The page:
We do not pretend to write or enlarge upon a new subject. Much has been said and written—and well said and written too—on the art of fishing; but loch-fishing per se has been rather looked upon as a second-rate performance, and to dispel this idea is one of the objects for which this present treatise has been written. Far be it from us to say anything against fishing, lawfully practised in any form; but many pent up in our large towns will bear us out when we say that, on the whole, a day's loch-fishing is the most convenient. One great matter is, that the loch-fisher is dependent on nothing but enough wind to "curl" the water,—and on a large loch it is very seldom that a dead calm prevails all day,—and can make his arrangements for a day, weeks beforehand; whereas the stream-fisher is dependent for a good take on the state of the water: and however pleasant and easy it may be for one living near the banks of a good trout stream or river, it is quite another matter to arrange for a day's river-fishing, if one is looking forward to a holiday at a date some weeks ahead. Providence may favour the expectant angler with a "good" day, and the water in order; but experience has taught most of us that the "good" days are in the minority, and that, as is the case with our rapid running streams,—such as many of our northern streams are,—the water is either too large or too small, unless, as previously remarked, you live near at hand, and can catch it at its best.
A common belief in regard to loch-fishing is, that the tyro and the experienced angler have nearly the same chance in fishing,—the one from the stern and the other from the bow of the same boat. Of all the absurd beliefs as to loch-fishing, this is one of the most absurd. Try it. Give the tyro either end of the boat he likes; give him a cast of any flies he may fancy, or even a cast similar to those which a "crack" may be using; and if he catches one for every three the other has, he may consider himself very lucky. Of course there are lochs where the fish are not abundant, and a beginner may come across as many as an older fisher; but we speak of lochs where there are fish to be caught, and where each has a fair chance.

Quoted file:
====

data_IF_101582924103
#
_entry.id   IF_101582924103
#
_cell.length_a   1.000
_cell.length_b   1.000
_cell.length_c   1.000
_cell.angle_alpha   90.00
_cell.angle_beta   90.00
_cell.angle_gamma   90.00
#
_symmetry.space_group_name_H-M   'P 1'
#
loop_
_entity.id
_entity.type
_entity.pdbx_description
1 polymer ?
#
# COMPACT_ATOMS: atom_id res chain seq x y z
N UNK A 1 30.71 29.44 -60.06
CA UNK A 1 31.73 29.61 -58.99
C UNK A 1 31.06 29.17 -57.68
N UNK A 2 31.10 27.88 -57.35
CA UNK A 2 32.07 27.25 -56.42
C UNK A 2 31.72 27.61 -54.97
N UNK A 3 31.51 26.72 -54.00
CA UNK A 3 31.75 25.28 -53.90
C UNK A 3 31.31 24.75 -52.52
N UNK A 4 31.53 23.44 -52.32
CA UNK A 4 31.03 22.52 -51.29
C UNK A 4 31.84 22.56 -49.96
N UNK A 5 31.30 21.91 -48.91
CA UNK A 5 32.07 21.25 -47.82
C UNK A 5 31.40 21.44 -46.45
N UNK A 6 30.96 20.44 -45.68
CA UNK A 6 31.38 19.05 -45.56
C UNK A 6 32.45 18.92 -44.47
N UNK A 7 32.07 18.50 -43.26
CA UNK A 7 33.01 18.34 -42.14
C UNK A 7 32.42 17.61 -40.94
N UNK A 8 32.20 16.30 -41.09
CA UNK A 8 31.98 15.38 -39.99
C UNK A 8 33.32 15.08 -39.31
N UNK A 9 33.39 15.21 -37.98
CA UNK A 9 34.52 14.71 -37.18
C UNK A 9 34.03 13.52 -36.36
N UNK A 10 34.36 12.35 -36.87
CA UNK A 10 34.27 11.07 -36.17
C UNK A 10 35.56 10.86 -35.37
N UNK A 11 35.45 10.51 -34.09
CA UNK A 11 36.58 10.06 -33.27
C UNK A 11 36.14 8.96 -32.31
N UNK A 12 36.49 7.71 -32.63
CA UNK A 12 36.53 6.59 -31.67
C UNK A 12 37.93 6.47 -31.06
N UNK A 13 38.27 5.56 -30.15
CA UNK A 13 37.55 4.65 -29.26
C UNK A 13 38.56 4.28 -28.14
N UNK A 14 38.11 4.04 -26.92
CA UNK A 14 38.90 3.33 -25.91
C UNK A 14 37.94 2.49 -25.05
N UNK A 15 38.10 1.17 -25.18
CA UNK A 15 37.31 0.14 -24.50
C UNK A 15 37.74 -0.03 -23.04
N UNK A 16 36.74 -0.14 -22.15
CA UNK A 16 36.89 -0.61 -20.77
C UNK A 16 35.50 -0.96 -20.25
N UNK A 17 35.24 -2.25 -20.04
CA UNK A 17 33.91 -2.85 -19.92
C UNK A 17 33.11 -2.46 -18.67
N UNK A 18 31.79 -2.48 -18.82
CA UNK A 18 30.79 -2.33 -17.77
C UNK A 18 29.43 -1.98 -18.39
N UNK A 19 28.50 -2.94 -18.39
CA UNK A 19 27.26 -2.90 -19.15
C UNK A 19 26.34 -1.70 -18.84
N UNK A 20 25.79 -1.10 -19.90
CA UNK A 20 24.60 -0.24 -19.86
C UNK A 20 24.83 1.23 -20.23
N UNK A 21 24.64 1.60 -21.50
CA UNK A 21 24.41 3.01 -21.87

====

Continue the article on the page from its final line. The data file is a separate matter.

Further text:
Again, it is said that the boatman has as much to do with catching trout in a loch as the angler. Well, we don't deny that. In an untried loch it is necessary to have the guidance of a good boatman; but the same argument holds good as to stream-fishing. There are "pools and pools," and the experienced loch-fisher can "spot" a bay or promontory, where trout are likely to be lying, with as much certainty as his brother angler can calculate on the lie of fish in a stream. Then there are objections to loch-fishing on the score of expense. These we are not prepared to refute; for there is no doubt whatever that loch-fishing means money. But what has made it so? The same reason that makes all other things of more or less value—the common law of supply and demand. Time was, and that not so long ago, when a boatman who used to get 3s., or at most 4s....